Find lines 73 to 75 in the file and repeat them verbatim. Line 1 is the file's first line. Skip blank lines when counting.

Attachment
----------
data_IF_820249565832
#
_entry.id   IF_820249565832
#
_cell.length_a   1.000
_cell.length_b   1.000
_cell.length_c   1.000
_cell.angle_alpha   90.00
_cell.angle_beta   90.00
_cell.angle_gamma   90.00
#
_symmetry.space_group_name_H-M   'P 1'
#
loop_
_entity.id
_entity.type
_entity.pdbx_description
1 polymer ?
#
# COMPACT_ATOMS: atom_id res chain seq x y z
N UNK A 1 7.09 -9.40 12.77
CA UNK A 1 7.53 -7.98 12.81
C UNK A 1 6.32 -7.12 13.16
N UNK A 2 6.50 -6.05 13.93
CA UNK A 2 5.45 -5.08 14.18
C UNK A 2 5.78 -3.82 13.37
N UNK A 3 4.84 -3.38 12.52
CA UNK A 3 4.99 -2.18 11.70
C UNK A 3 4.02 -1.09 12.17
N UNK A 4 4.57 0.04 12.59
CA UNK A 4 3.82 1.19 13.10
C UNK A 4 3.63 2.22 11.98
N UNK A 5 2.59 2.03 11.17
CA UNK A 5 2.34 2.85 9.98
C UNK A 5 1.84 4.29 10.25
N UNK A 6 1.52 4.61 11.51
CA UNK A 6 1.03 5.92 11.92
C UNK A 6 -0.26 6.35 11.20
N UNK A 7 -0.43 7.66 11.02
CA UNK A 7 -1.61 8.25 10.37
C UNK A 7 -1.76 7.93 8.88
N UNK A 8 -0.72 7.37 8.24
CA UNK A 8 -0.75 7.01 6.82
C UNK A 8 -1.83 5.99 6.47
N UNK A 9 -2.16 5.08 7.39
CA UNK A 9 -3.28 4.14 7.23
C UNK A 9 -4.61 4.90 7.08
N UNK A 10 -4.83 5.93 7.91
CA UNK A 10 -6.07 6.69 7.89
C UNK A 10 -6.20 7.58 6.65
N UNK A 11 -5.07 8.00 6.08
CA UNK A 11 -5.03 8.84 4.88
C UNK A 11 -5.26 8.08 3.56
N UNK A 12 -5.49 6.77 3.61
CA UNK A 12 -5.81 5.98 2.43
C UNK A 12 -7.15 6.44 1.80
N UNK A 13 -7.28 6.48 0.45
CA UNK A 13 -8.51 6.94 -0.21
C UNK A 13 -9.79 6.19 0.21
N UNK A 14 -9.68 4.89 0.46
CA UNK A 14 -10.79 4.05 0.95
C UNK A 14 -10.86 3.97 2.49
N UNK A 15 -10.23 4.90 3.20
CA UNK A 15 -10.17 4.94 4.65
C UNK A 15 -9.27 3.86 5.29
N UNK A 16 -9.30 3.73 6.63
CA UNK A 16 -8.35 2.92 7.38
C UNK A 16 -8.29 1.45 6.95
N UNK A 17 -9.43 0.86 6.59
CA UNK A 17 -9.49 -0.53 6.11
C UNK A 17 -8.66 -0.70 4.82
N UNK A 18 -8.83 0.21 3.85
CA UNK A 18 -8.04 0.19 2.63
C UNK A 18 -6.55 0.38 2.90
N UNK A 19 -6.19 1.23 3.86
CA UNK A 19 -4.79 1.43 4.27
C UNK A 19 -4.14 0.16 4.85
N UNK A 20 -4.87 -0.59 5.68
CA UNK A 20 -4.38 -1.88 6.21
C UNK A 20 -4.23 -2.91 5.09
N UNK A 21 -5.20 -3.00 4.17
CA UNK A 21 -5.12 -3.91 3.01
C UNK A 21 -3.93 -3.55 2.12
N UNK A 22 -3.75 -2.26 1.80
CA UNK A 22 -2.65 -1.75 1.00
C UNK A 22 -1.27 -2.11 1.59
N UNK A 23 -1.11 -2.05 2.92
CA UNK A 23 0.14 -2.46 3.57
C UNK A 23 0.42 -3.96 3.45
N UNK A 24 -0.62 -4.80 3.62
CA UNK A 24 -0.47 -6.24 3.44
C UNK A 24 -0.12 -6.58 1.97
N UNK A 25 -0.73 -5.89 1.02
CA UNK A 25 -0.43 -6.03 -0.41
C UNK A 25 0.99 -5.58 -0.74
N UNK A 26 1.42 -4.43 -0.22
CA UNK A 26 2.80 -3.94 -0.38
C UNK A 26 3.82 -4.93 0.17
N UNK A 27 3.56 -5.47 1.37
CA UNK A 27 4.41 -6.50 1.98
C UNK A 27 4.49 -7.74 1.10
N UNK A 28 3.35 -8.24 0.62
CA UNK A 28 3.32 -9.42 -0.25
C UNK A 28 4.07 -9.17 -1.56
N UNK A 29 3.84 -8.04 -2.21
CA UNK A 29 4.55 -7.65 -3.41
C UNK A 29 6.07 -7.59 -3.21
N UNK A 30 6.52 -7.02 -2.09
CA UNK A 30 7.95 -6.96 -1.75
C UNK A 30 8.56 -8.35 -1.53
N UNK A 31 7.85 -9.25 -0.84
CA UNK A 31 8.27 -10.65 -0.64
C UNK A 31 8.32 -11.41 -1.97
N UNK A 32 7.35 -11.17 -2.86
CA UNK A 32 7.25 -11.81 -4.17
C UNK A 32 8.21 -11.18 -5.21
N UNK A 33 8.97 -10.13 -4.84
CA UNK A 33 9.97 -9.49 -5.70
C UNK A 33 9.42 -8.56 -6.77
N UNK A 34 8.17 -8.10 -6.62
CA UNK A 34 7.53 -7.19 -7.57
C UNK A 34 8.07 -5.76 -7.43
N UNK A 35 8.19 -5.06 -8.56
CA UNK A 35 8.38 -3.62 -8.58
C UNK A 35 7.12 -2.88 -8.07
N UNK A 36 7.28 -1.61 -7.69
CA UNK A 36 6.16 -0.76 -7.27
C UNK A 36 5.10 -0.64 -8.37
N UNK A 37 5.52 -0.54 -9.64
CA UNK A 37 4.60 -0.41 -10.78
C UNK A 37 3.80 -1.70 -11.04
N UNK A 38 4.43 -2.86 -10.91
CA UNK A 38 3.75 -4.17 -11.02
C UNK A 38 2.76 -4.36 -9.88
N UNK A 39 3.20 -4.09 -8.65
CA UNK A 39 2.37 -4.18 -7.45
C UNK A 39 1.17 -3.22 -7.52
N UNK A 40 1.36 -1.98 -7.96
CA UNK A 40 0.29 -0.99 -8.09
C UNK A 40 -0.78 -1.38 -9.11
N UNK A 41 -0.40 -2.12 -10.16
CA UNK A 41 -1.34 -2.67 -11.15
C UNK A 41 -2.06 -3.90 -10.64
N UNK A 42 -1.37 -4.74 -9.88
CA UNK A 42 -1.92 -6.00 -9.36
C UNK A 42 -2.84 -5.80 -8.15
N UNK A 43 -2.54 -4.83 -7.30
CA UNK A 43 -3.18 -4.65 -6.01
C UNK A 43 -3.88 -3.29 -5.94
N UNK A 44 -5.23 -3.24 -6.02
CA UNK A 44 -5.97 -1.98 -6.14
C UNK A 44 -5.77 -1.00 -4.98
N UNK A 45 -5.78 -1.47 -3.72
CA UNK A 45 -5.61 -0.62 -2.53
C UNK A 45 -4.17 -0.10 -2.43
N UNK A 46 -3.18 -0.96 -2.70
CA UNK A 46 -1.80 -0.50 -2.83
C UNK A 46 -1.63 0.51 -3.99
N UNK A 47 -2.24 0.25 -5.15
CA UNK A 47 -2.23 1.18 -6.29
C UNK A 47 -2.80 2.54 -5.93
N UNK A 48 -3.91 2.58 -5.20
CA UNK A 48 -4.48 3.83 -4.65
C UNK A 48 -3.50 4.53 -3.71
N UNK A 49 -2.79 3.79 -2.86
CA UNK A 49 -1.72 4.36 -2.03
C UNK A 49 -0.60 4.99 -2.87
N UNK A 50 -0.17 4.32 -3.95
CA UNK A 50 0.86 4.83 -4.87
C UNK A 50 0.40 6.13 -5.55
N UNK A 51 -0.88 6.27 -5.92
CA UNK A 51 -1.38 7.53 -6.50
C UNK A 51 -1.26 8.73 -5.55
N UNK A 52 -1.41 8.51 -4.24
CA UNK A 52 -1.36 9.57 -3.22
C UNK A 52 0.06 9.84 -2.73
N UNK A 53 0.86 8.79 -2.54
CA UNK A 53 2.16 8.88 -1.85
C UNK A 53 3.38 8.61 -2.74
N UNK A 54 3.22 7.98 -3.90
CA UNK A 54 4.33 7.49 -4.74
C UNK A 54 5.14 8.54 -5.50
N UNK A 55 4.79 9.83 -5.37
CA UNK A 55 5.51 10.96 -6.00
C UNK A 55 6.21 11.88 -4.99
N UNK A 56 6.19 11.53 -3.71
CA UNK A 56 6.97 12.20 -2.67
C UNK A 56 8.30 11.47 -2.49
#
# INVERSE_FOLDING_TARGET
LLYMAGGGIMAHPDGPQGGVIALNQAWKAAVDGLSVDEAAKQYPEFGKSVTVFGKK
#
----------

CA UNK A 18 -8.04 0.19 2.63
C UNK A 18 -6.55 0.38 2.90
N UNK A 19 -6.19 1.23 3.86